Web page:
Friday, April 23, 2010
Like the celebrated music critic Lester Bangs once said: it's not nostalgia, it's taste. Besides, how can I be nostalgic for something that came out when I was three years old? Occasionally, I will get into some new music. More often, though, I find myself digging through the treasures of the past. No one ever clued me in to the Human League, mostly because I don't hang out with people who were of age and grooving to this shit in 1981 - but their album Dare is fantastic. You already know the Human League from their amazing single "Don't You Want Me" - which for some insanely bizarre or genius reason is the LAST track on the album. But the opening track, "The Things That Dreams Are Made Of" is the one I keep going back to. Notably, the staunchly anti-new wave Bangs was said to have died while listening to this album.
Tuesday, April 20, 2010
If you're in the market for a nice, sweet-sounding, portable set of over-the-ear headphones for under $50, I've already done the research for you. It essentially comes down to two models: The Sennheiser PX100, and the Koss PortaPro. You can easily snag either one for around $30. Both fold up into something about the size of a pair of folded sunglasses. I decided to stop by J&R Music World to make my final decision, so I could test the headphones myself, and maybe some other headphones from their massive headphone wall as seen in their somewhat humorous commercial:
Or so I thought. That actual headphone wall does not exist. I don't know where it is, but it's not at the J&R Music World on Park Row in New York City. The actual headphone wall is about a third of that size. And the sample music coming from the headphones is definitely not heavy metal (it was more of a classical/world music bent).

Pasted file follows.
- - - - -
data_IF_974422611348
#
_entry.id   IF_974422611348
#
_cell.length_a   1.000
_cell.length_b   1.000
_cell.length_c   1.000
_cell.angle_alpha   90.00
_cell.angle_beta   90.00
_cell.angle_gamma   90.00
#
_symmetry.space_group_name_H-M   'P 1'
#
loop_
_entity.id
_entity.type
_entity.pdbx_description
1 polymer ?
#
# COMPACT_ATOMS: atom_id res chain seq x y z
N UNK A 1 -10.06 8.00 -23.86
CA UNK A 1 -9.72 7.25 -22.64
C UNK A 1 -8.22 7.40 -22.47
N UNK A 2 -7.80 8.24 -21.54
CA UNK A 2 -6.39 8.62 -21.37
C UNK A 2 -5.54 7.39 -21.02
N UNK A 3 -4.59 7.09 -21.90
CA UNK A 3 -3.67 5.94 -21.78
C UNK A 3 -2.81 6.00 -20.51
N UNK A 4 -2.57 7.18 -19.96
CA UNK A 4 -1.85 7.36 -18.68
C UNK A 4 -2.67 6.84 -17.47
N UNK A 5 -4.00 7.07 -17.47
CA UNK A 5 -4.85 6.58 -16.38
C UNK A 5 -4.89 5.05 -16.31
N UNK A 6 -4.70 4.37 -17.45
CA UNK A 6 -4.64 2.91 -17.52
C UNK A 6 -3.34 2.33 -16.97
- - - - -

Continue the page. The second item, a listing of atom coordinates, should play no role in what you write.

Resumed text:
They did, however, have the Koss PortaPros on the headphone wall (all the way at the bottom, in the corner) among the otherwise $200+ headphones (if you buy headphones that cost more than that, we can't be friends). The PX100s weren't there. Not only that, they didn't even have PX100's in stock (they did have the slightly more expensive PX200's, which feature more bass response). But I really liked the way the PortaPros sounded (they actually sounded better than half of the expensive headphones on the wall), so I was sold. Then I noticed the "25th Anniversary edition" PortaPros on sale for exactly the same price! During my course of research on the subject, I had learned that the PortaPros were first introduced in 1984 (they sure look like it - see pic below) and have not changed in any way. The 25th Anniversary edition is a slightly modernized version.
Why mess with perfection? One of the few knocks against the PortaPros was the flimsy cable. The 25th Anniversary edition has a cloth-wrapped cable, addressing the primary flaw fans have wanted addressed over the years. Additionally, the steel headband is a sleek black color, and the outer earpieces are a dark grey color, as opposed to the blue/teal 80's garishness of the originals. It all comes in a sleek box with a commemorative coin(?!), leather travel bag, and a booklet on the history of Koss. Normally, the 25th Anniversary edition sells for about $50, but J&R had them for $30. Additionally, I've heard Best Buy sells the 25th Anniv. model, but without the packaging, for the same price.
The final selling point of the PortaPros is this: LIFETIME WARRANTY.
You've just bought the last pair of portable headphones you will ever need in your lifetime.
These are easily the best sounding portable headphones I've ever had in my life. The best way I can describe it is "3-D". It doesn't feel or sound like you're listening to portable headphones, it sounds like there's a stereo system in your head - especially when you're rocking some tricked-out studio production like Frankie Goes to Hollywood's "Welcome to the Pleasuredome":